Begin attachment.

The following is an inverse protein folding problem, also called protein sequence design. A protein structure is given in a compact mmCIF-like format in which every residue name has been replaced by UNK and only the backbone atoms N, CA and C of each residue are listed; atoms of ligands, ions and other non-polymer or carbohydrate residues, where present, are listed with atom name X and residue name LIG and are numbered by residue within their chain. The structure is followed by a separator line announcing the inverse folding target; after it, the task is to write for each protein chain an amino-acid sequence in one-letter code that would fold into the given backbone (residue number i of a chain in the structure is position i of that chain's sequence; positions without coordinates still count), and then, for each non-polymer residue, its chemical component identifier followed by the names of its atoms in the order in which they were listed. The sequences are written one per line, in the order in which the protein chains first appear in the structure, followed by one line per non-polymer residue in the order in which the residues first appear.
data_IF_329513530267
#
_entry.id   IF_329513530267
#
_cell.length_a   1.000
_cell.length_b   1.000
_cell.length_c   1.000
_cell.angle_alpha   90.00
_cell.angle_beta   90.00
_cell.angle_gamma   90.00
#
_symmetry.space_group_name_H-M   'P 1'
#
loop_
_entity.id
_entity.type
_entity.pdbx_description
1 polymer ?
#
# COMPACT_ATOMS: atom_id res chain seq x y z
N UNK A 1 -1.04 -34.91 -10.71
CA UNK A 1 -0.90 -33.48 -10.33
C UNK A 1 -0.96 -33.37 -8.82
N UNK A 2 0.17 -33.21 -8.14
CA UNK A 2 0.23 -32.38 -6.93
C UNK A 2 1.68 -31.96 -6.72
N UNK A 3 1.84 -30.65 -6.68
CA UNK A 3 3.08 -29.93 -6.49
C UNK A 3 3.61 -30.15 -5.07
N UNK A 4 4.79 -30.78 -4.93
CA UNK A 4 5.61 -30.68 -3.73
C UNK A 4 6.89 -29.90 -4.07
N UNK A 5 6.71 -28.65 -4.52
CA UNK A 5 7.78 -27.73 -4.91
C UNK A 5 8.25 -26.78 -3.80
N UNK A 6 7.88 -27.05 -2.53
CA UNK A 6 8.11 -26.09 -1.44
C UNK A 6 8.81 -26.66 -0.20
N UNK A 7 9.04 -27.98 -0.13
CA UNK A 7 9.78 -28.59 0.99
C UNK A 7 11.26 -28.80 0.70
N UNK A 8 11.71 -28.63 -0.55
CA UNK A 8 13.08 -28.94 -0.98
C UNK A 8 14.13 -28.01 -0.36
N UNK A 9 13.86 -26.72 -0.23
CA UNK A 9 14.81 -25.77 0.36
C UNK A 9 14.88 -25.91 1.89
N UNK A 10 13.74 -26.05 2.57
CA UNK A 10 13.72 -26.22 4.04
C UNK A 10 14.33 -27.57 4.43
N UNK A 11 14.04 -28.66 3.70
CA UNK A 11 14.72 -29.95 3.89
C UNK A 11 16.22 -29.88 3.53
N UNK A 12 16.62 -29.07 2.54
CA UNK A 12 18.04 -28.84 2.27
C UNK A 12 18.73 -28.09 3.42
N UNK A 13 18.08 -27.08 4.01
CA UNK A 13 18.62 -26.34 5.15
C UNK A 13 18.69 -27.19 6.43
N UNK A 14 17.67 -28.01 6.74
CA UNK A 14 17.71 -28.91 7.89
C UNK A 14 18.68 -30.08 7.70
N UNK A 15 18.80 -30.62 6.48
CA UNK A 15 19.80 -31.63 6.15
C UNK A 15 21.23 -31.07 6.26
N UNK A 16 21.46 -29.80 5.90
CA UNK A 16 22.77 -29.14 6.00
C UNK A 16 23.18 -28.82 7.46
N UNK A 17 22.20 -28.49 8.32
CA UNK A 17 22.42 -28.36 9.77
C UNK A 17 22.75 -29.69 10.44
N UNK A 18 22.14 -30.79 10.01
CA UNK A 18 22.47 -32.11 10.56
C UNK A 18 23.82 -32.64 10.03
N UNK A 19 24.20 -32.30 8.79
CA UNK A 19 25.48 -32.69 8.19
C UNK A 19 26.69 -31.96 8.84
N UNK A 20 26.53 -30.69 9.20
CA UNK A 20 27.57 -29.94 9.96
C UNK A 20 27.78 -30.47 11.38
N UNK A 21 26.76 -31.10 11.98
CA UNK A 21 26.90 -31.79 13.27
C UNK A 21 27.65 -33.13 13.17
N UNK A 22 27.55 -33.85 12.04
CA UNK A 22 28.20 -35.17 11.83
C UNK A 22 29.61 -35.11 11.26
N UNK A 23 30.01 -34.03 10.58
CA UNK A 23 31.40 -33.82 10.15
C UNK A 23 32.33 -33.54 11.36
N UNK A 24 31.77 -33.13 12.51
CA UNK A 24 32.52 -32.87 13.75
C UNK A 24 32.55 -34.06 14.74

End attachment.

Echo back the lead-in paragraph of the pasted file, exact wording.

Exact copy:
The following is an inverse protein folding problem, also called protein sequence design. A protein structure is given in a compact mmCIF-like format in which every residue name has been replaced by UNK and only the backbone atoms N, CA and C of each residue are listed; atoms of ligands, ions and other non-polymer or carbohydrate residues, where present, are listed with atom name X and residue name LIG and are numbered by residue within their chain. The structure is followed by a separator line announcing the inverse folding target; after it, the task is to write for each protein chain an amino-acid sequence in one-letter code that would fold into the given backbone (residue number i of a chain in the structure is position i of that chain's sequence; positions without coordinates still count), and then, for each non-polymer residue, its chemical component identifier followed by the names of its atoms in the order in which they were listed. The sequences are written one per line, in the order in which the protein chains first appear in the structure, followed by one line per non-polymer residue in the order in which the residues first appear.